Victoria Park ‘..is a most desirable and ornamental addition to this quarter, and present a prettily-planted pleasure ground of 290 acres..’.
The statues were donated to the Park in 1912 by Lady Regnart, but were replaced by these replicas in 2009, the originals having been vandalised. Curiously, one of the dogs appears to be a copy of a Roman copy of a Greek bronze from, probably, the second century BC. It is not clear why Lady Regnart felt this would enhance the Park… On this warm day the Park was indeed beautiful.
The cherry blossom in the Park was glorious, and everywhere people were enjoying the sunshine.
‘..Shoreditch, notwithstanding its present uninviting appearance, was once a genteel district, much inhabited by the players of the court and those connected with the ‘Curtain’ and the ‘Blackfriars’ theatres.The unremarkable parish church of St Leonard’s, built in 1740 by George Dance, was the burial site of many famous actors, including Burbage.
The little park adjacent to Sir John Soane’s church of St Matthew was filled with flowers, and a record of bravery –
The Church had a neglected feel, with grave stones at angles, and illegible, but the magic of the day won –
I must note the City of London Theatre in Bishopsgate, built in 1838, otherwise Norton Folgate and Bishopsgate Street Without are unremarkable. The Theatre no longer exists, replaced by 101 Bishopsgate.
The terminus of the Eastern Counties Railway is in Shoreditch, and I think it may now be Liverpool Street Station. The Sir Paul Pindar tavern in Bishopsgate Street, formerly a merchant’s house, is noteworthy, but now the facade is preserved in the V&A. it is no longer there. Sir Paul Pindar apparently gave generously towards the restoration of St Paul’s Cathedral and has a monument in the church of St Botolph.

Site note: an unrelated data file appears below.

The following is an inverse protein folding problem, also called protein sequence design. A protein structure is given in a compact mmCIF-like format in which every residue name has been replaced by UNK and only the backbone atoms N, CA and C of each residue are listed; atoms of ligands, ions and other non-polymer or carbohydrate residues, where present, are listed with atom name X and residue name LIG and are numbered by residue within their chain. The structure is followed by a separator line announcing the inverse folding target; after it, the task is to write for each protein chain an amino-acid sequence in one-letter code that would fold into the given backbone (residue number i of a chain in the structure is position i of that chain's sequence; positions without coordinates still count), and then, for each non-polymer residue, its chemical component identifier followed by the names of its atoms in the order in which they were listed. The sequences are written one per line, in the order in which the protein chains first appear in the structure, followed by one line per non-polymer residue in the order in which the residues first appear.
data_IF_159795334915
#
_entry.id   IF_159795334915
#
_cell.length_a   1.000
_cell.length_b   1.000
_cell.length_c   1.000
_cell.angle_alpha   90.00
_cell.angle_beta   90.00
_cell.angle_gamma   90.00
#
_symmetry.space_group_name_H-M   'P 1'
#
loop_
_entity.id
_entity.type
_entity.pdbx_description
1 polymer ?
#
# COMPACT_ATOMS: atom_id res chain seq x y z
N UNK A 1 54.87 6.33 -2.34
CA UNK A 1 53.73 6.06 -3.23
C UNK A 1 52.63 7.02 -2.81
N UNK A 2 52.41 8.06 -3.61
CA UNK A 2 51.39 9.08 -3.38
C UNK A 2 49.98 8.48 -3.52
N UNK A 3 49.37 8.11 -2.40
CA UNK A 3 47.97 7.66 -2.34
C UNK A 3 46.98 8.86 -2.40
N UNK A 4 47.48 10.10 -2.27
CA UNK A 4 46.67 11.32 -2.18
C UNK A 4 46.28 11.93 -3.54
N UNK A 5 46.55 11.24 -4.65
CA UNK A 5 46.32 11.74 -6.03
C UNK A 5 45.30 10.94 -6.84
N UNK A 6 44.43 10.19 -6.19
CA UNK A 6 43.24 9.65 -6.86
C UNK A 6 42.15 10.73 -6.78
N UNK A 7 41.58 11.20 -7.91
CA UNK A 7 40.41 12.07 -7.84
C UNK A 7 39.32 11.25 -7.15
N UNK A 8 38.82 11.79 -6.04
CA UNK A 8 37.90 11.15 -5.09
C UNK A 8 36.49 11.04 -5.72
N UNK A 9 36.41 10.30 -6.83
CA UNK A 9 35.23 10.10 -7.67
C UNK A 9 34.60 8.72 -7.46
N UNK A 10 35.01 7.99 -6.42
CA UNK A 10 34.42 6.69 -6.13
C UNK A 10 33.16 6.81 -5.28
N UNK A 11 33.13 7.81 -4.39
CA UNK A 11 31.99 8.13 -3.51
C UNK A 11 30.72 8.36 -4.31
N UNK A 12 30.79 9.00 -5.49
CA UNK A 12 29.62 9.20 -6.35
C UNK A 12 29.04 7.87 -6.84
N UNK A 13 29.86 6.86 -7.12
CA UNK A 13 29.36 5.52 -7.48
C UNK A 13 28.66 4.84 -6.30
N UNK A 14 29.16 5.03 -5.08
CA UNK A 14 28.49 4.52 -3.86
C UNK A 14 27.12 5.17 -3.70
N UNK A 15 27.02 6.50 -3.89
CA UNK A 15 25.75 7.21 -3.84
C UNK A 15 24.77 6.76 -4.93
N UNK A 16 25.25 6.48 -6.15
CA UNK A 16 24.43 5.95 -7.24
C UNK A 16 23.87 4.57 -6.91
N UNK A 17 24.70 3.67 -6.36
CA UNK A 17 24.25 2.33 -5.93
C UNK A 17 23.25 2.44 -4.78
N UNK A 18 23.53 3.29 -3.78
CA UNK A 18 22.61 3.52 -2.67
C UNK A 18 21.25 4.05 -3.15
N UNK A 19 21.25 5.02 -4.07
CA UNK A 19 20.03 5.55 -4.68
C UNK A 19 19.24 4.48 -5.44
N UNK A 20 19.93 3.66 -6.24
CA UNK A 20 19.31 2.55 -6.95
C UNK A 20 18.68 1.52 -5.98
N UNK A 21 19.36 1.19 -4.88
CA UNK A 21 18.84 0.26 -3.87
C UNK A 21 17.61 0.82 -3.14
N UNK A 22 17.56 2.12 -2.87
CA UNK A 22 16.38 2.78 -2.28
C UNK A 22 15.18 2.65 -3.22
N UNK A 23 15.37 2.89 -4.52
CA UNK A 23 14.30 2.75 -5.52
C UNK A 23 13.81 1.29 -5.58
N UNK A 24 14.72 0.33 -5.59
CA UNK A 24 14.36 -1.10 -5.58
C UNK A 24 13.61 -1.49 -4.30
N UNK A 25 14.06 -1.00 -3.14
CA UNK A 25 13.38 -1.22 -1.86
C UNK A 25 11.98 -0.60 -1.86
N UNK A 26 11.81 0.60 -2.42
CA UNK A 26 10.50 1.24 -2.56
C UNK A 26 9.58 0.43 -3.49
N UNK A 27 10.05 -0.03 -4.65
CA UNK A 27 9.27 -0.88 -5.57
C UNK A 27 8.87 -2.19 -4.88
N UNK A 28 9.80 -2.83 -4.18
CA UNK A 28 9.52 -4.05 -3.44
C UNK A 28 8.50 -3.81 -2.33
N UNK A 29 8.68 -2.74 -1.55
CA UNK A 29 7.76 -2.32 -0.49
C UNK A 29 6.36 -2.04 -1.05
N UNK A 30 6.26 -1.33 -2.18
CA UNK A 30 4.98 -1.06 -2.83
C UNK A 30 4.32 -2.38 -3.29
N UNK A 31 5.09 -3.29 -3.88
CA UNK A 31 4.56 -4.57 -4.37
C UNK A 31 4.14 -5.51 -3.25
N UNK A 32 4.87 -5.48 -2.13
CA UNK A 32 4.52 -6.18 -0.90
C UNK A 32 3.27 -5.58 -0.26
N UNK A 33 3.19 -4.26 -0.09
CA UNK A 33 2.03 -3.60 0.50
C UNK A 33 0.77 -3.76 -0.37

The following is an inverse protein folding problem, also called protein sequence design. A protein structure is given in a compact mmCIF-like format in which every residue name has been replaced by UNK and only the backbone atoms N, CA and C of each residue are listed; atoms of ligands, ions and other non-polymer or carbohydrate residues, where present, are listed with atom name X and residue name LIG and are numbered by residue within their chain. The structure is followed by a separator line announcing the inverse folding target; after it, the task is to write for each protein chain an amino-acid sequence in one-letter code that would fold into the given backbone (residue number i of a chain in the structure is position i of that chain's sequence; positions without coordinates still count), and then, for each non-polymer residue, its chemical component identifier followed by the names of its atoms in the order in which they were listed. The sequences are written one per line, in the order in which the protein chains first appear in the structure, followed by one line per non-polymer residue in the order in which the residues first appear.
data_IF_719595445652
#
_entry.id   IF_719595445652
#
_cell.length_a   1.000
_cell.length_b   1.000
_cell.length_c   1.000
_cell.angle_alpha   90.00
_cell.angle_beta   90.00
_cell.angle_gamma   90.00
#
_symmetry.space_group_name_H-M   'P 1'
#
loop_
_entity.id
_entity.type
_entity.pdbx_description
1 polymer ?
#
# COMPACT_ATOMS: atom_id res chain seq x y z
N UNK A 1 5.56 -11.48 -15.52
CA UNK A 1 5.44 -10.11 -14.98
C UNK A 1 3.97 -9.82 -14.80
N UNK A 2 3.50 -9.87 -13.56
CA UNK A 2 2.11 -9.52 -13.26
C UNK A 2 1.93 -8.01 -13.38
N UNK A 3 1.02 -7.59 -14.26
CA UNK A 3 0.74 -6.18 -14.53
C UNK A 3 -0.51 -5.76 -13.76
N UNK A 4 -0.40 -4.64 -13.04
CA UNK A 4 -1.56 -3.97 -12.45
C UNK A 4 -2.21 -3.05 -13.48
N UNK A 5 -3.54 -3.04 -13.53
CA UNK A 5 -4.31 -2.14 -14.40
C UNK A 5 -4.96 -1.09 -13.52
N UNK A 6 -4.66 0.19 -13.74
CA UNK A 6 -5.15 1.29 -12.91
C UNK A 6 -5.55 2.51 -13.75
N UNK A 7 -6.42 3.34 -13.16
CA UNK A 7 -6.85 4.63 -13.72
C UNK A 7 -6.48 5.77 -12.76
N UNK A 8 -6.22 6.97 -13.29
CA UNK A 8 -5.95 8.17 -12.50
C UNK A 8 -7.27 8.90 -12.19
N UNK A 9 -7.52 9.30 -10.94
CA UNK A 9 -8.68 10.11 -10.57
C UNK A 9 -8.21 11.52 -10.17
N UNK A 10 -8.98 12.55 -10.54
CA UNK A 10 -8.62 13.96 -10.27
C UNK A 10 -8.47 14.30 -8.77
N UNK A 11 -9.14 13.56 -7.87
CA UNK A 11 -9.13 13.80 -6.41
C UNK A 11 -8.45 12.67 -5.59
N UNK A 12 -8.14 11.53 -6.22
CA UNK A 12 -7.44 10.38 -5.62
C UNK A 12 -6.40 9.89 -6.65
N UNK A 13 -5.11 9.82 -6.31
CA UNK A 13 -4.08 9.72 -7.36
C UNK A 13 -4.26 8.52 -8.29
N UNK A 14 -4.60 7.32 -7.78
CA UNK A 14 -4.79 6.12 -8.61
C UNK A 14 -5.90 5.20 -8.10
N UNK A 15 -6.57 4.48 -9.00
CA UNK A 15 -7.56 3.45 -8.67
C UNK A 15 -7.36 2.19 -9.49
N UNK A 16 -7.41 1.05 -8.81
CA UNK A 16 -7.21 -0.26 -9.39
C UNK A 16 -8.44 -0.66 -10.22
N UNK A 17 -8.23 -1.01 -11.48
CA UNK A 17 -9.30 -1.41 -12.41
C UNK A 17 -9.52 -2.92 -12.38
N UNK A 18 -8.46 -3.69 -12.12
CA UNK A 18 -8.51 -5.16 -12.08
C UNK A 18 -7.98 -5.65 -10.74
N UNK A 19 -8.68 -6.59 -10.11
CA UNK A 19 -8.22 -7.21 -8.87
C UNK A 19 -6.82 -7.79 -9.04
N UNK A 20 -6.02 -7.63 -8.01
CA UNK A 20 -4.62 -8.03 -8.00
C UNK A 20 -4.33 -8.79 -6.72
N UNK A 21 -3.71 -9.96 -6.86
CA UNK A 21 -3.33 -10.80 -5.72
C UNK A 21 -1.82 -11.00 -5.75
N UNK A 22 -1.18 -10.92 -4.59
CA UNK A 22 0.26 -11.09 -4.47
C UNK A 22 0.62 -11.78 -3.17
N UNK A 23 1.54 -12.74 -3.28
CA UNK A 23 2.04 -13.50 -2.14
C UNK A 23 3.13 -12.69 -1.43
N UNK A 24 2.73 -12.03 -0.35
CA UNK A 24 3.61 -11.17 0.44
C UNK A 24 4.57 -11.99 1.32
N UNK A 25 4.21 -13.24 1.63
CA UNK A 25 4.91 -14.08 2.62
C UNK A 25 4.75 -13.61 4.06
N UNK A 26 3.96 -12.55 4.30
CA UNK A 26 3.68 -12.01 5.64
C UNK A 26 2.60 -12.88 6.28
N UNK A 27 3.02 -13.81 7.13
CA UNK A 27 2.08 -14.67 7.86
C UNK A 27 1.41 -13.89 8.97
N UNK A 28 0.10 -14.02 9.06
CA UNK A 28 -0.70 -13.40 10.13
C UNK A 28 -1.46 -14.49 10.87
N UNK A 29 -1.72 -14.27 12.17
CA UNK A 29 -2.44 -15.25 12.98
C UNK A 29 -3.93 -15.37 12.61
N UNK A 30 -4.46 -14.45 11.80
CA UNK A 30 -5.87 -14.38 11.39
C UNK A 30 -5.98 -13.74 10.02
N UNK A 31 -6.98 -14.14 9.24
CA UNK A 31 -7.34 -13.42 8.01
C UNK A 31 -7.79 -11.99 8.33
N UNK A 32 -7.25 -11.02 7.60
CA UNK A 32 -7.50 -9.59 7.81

St Botolph’s was built in 1728 ‘..and the living, in the gift of the Bishop of London, is more valuable than any other in the City..’. The church was open, the first open church that afternoon, and so I went in and sat down. It isn’t a particularly beautiful church, or particularly atmospheric, but this was the day before my mother died, a year ago. And so I lit two candles, for my sister and me, and just sat and remembered.
Mr Bradshaw didn’t mention Spitalfields but I was tempted to divert because it was connected to the Huguenots, whose houses I had searched for in Bethnal Green. And because my mother had written and published a book, The Avenue of Oaks, in which the Huguenots were prominent. (And do look at this post from Spitalfields Life.)
The New Greek Church in London Wall was opened in 1850 and was the first Greek Church in London, apparently to service only thirty families! The Church no longer exists in Londonwall.
Finsbury Square, ‘Fens-bury’, a marshy area, was the site for the London Institution in Mr Bradshaw’s time, but no more. Currently it is a building site for the crossrail project. :
The Moorfields Roman Catholic Chapel is on the corner, by East Street, says mr Bradshaw. Weber was originally buried here, but in 1844 his remains were moved to Dresden. Apparently ‘..The service in this cathedral is of a remarkably impressive character..’. However, I could not find the chapel.
‘Hence we may pursue our way by the Pavement again into the City, and recruit ourselves for further expeditions in an opposite direction..’.